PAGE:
As someone else has already noted, this is an extremely fragile topic and you have touched on it with grace and the right amount of honesty – there is no simple way around this topic as when women discuss their own aesthetics it is usually interpreted far too quickly as pride, vanity and arrogance. You have clearly shown you are not taking your looks for granted but have pinpointed one of the difficulties of being a teenager – we all have to go through a very emotionally unstable time while ALSO dealing with puberty and hormones all at once.

        As a girl tries to confront how boys “see her” (and mainly just her body) she is trying not to assume that he only “sees” her appearance. Of course this is difficult for her! I don’t have as much sympathy for the boys going through puberty . . . (Perhaps I should but I think there needs to be more self discipline for the wolf whistlers) My high school experience was quite antithetical to yours because I was a late-bloomer nerd, but my parents raised me in a very similar household with Christian values and was told I was valued much beyond any external view of appearance. This was helpful later when I had to confront issues similar to yours later in life. I do think it is a struggle that everyone needs to confront – and it is more than just one pretty girls need to address. But ‘pretty girls’ and their concerns are just as important as everyone else’s and yes, they do get overlooked or swept under the rug.

        It is also about how all of us look at one another. We make judgments and expectations much too quickly without getting to know each other first. I also don’t think it gets any easier as we get older in some ways…but we can be more aware! Thank you for speaking up about this as it is a delicate topic. Looking forward to reading more from you.

        Liked by 1 person

  6. beauty = “fortunate genetics and a nice collection of body parts.”
    and if pride seeps in, adhering to that cultural standard can be so damaging
    i’ve been thinking a lot about this lately and appreciate what you’ve written.

    having daughters,
    i hate not knowing how to handle this
    how to help them build a boat that will sail through/in this sea of cultural bias
    and not around it – that isn’t working
    (right now they’re young and think they’re mermaids – so no boat needed yet)
    but i don’t want them swimming that sea
    i want character to be the rudder not the fickle wind of superficial beauty
    but they are fortunate as you said – and the wind will blow fair for them
    so here i am looking at this storm looming and not knowing what to do
    i don’t know what to say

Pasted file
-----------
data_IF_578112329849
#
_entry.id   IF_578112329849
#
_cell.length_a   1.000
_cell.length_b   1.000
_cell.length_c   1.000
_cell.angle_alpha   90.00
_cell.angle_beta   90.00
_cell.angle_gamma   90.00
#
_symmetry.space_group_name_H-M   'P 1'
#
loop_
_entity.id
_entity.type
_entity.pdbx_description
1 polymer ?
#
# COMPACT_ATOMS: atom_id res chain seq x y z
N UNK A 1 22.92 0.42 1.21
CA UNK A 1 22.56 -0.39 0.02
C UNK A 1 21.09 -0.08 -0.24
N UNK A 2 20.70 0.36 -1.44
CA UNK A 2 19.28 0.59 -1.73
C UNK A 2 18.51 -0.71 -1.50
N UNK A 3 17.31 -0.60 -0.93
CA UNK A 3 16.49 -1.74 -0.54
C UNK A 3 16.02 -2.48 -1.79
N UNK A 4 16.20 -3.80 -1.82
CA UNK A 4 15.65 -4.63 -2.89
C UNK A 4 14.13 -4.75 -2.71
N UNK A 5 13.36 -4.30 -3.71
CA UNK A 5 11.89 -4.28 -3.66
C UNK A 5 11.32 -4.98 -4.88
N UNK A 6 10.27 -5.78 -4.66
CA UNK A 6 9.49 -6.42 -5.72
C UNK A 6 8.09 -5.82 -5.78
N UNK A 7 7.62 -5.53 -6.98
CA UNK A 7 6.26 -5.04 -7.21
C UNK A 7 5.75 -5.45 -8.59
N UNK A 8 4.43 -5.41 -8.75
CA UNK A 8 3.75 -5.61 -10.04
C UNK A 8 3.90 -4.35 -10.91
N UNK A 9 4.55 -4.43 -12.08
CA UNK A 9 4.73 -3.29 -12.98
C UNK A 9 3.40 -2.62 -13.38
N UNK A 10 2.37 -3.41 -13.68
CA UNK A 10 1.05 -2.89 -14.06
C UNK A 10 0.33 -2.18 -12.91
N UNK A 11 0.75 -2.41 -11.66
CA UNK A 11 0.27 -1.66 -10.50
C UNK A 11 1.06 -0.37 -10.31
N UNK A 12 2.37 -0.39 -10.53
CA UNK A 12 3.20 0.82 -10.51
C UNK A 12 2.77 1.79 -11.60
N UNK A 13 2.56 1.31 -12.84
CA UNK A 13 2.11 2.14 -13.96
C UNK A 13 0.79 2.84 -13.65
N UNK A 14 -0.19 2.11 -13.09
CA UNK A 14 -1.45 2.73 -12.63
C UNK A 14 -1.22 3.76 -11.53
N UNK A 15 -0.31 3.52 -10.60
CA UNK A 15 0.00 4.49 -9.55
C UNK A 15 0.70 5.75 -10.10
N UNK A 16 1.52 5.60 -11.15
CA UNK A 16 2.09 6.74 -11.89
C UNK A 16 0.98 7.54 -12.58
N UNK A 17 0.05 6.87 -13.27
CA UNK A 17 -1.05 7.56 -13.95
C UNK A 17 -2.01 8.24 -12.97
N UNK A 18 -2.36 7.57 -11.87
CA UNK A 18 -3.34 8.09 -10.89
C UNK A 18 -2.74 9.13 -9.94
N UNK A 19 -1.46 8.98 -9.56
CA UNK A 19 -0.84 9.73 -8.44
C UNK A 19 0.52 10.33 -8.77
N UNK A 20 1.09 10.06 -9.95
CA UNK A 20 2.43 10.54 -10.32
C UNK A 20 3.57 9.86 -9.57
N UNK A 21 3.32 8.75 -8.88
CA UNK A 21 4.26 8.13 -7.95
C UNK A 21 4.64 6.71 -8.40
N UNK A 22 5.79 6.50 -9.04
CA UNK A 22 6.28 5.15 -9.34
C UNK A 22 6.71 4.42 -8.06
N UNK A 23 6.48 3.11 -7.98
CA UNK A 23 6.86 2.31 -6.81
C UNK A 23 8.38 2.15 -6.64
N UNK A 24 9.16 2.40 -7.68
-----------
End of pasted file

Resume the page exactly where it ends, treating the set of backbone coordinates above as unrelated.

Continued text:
or what i am doing
    or how its going to effect/affect them
    what ever i do

    I just want to love them and call them beautiful
    because they are.

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    • I think all you can do is teach them their life lessons, to be kind and respectful to all human beings. I know society isn’t that way, but at least they’ll be aware of that and learn to be patient. We are all young once and that was our time to learn and grow, and your daughters will do the same. Just trust that you raised them right.

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  7. I have had similar experiences my whole life – people affirming my beauty all the time without really knowing who I am. While it is a compliment, and I am polite, I truly dislike it when people comment on my looks, it just makes me uncomfortable. As you stated, had you looked different, would someone give you a second glance? Life really is like rolling the dice, everyone looks different and they can do little to control it. Unfortunately we live in a society that places high value on good looks. People are definitely nicer to me, I’ve gotten job opportunities based on my looks, it’s contributed (in some ways) to my confidence and helped me become who I am today. I try to treat others as my equal, regardless of looks or status, and I hope that one day when my looks fade, others will do the same for me.

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  8. Pingback: How Barnes & Noble Prepared Me for Life After High School | Avoiding Neverland

  9. This is from a woman who is over 60. When I think back in time and remember the really pretty girls I knew in high school and college about 45 years ago, not one of them, is still pretty in the same way today. Many are very attractive. Some glow from within. But they no longer have the kind of beauty that turns heads or provokes wolf whistles on the street.
    Physical beauty is fleeting. For some, it comes unexpectedly in the teen age years to young girls who really aren’t sure what happened to them and how they should manage it. Then slowly, over the course of many years it gradually wanes. For some women who have grown accustomed to being perceived as beautiful, the waning of that beauty can be difficult, and can cause a mini identity crisis, just as becoming beautiful caused some confusion in the teen years.